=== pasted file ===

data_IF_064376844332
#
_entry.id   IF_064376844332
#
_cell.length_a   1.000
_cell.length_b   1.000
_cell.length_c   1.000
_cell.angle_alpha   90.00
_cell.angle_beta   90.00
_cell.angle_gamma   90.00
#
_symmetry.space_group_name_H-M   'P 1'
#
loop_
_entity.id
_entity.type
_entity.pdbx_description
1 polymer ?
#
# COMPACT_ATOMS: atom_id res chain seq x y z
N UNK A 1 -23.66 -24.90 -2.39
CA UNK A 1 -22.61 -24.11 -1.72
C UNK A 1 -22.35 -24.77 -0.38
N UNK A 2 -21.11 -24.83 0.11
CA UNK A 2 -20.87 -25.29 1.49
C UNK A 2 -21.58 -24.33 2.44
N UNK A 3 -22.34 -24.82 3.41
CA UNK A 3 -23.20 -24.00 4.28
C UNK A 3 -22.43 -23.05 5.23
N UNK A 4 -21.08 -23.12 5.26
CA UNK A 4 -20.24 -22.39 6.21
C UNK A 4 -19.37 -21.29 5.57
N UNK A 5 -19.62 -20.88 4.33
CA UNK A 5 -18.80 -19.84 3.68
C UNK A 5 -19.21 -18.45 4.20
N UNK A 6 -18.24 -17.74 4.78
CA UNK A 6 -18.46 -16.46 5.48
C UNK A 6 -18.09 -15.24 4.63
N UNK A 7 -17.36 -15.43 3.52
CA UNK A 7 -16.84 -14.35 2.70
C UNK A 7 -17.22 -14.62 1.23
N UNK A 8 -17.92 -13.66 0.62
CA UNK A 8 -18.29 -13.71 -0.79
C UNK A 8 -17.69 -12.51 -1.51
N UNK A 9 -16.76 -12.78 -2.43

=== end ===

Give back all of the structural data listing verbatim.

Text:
data_IF_064376844332
#
_entry.id   IF_064376844332
#
_cell.length_a   1.000
_cell.length_b   1.000
_cell.length_c   1.000
_cell.angle_alpha   90.00
_cell.angle_beta   90.00
_cell.angle_gamma   90.00
#
_symmetry.space_group_name_H-M   'P 1'
#
loop_
_entity.id
_entity.type
_entity.pdbx_description
1 polymer ?
#
# COMPACT_ATOMS: atom_id res chain seq x y z
N UNK A 1 -23.66 -24.90 -2.39
CA UNK A 1 -22.61 -24.11 -1.72
C UNK A 1 -22.35 -24.77 -0.38
N UNK A 2 -21.11 -24.83 0.11
CA UNK A 2 -20.87 -25.29 1.49
C UNK A 2 -21.58 -24.33 2.44
N UNK A 3 -22.34 -24.82 3.41
CA UNK A 3 -23.20 -24.00 4.28
C UNK A 3 -22.43 -23.05 5.23
N UNK A 4 -21.08 -23.12 5.26
CA UNK A 4 -20.24 -22.39 6.21
C UNK A 4 -19.37 -21.29 5.57
N UNK A 5 -19.62 -20.88 4.33
CA UNK A 5 -18.80 -19.84 3.68
C UNK A 5 -19.21 -18.45 4.20
N UNK A 6 -18.24 -17.74 4.78
CA UNK A 6 -18.46 -16.46 5.48
C UNK A 6 -18.09 -15.24 4.63
N UNK A 7 -17.36 -15.43 3.52
CA UNK A 7 -16.84 -14.35 2.70
C UNK A 7 -17.22 -14.62 1.23
N UNK A 8 -17.92 -13.66 0.62
CA UNK A 8 -18.29 -13.71 -0.79
C UNK A 8 -17.69 -12.51 -1.51
N UNK A 9 -16.76 -12.78 -2.43